While climate change menaces vineyards in southern Europe, English winemakers are raising a toast to warming weather as it improves their wines and has helped revive an ancient tradition.
“Climate change is benefitting us a lot,” said Chris Foss, head of the Wine Department at Plumpton College, the first to offer courses in winemaking in Britain and a symbol of its maturing wine industry.
“Generally speaking for the English wine industry climate change has been a big big bonus, it really helps us develop.”
England has gone from having only a few wineries three decades ago to having more than 600 today, according to Alistair Nesbitt, who researches climate change and the wine industry at the University of East Anglia.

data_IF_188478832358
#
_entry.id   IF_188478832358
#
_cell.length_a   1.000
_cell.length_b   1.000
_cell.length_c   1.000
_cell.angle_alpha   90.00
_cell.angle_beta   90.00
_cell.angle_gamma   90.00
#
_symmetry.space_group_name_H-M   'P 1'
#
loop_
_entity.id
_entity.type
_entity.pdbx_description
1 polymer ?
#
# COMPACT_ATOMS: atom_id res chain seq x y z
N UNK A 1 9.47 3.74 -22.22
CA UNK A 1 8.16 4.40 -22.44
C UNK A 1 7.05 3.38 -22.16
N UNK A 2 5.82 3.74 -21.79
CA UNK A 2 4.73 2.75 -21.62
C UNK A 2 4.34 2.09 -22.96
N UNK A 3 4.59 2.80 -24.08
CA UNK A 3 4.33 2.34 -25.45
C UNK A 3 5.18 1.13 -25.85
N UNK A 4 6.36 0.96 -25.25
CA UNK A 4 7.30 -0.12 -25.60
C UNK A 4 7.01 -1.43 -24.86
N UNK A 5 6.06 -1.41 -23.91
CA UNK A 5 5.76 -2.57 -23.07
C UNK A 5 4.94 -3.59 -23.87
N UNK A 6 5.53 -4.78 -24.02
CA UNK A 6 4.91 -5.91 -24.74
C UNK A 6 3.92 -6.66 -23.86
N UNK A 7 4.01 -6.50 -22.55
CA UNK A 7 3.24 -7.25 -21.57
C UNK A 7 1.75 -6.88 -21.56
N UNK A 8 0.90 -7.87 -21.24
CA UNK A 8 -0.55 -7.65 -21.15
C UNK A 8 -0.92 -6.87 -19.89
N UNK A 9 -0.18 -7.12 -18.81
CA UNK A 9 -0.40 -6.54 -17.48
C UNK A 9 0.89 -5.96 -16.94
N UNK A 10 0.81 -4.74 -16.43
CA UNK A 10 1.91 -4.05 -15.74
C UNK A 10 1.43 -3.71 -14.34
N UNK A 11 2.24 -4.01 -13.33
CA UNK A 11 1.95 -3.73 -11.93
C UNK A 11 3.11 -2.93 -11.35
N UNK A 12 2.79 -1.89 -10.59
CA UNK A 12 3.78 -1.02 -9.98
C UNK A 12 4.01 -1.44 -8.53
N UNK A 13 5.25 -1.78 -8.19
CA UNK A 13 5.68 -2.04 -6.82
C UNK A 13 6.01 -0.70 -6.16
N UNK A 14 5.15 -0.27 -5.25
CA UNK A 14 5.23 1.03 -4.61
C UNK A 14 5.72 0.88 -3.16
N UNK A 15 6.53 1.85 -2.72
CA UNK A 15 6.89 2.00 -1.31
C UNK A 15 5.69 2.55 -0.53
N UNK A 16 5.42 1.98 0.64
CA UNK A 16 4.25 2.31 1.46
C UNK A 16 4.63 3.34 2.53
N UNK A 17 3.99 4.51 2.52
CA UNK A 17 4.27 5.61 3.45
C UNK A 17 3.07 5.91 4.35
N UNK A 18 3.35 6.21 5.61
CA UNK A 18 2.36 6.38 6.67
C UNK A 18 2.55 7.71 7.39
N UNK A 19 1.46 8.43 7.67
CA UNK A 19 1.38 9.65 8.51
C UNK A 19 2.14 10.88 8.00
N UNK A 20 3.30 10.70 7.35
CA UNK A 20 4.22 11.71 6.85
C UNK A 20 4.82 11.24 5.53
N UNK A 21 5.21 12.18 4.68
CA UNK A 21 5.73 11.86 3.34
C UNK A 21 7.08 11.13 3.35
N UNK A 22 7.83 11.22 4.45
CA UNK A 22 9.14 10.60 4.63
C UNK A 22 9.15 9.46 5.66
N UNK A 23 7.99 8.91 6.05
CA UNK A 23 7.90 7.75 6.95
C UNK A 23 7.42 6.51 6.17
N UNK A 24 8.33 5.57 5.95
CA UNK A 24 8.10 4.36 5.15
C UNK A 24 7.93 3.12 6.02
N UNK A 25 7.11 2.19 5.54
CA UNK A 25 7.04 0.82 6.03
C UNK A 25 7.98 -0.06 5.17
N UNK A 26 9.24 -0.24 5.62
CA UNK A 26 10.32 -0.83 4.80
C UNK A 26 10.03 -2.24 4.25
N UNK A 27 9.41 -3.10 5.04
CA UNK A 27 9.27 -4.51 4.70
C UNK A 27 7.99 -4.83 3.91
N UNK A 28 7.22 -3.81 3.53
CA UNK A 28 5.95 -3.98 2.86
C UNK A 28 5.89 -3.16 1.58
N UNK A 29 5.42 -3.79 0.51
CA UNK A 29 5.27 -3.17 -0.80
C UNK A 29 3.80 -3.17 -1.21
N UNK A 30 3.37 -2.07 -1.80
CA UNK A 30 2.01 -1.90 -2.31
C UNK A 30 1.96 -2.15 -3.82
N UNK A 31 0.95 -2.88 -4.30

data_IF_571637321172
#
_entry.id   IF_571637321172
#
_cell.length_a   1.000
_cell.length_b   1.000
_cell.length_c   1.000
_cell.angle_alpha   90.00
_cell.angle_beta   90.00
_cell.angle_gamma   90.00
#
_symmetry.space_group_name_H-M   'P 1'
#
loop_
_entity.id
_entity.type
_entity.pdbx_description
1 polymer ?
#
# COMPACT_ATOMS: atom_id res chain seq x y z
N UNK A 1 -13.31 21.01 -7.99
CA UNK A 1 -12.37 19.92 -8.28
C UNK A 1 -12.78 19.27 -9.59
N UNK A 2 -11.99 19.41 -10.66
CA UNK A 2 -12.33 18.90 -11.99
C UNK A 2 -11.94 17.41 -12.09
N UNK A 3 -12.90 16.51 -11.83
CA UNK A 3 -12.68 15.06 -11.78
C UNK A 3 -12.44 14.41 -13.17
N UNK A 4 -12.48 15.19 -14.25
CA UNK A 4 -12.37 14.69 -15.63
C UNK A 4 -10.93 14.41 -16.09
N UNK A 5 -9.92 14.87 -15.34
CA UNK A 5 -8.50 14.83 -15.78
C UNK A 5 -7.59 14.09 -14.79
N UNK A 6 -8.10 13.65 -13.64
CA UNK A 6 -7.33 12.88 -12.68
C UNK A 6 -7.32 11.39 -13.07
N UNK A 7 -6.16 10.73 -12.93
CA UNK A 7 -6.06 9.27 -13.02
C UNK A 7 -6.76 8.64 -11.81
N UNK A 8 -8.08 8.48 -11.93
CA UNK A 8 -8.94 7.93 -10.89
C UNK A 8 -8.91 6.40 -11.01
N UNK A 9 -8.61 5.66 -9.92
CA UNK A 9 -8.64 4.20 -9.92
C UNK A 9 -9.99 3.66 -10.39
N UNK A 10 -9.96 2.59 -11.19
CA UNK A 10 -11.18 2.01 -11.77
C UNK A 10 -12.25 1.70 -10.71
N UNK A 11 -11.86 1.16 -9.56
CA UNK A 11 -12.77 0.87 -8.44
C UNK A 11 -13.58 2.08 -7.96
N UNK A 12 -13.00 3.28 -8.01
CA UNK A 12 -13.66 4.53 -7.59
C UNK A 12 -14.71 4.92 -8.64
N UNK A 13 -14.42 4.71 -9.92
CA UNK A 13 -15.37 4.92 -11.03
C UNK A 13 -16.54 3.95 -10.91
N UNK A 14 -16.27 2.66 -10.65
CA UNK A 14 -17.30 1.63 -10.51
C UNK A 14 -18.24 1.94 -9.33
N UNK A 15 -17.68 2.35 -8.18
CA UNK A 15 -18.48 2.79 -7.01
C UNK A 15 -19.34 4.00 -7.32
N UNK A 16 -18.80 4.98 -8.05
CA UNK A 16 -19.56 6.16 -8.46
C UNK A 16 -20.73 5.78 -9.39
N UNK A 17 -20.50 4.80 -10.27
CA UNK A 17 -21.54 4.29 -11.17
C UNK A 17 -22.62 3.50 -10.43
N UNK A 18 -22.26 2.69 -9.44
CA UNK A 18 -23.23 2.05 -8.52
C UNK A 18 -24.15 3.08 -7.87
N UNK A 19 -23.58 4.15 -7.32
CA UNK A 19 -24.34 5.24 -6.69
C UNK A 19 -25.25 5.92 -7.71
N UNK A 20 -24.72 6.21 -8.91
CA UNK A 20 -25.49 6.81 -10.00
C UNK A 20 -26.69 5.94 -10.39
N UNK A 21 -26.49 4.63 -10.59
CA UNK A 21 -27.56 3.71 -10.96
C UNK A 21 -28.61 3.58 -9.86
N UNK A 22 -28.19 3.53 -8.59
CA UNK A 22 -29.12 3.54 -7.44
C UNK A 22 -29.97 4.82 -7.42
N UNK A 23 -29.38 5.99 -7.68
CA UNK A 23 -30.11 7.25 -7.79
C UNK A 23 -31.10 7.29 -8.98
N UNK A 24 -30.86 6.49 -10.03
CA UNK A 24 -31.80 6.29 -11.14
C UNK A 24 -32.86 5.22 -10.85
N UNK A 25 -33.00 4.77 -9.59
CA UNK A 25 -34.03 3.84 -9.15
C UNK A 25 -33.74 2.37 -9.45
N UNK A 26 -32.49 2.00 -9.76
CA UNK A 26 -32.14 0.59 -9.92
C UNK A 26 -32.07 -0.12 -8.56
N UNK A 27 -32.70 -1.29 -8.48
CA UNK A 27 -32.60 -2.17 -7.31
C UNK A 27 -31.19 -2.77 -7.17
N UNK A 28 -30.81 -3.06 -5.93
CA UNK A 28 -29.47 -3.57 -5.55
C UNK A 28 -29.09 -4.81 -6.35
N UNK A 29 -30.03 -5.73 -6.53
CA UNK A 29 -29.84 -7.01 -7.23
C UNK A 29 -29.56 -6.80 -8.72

Most of Britain’s winemakers are located in Surrey, Sussex and Kent in southeast England and in Hampshire in the southwest. But more have begun to spring up in the north, particularly in Yorkshire and Scotland.
Global warming means “an increase in average temperatures during the summer and autumn, which is good for ripening the grapes” according to Julien Lecourt, head of viticulture research for East Malling Research in Kent.
Scientists also predict a rise in average temperatures in winter and spring, and less rain in summer, which would help to contain diseases like botrytis cinerea and mildew.
Higher minimum temperatures during winter and spring would also mean less dangerous late frost to crops, Lecourt added.
(Read more from AFP here)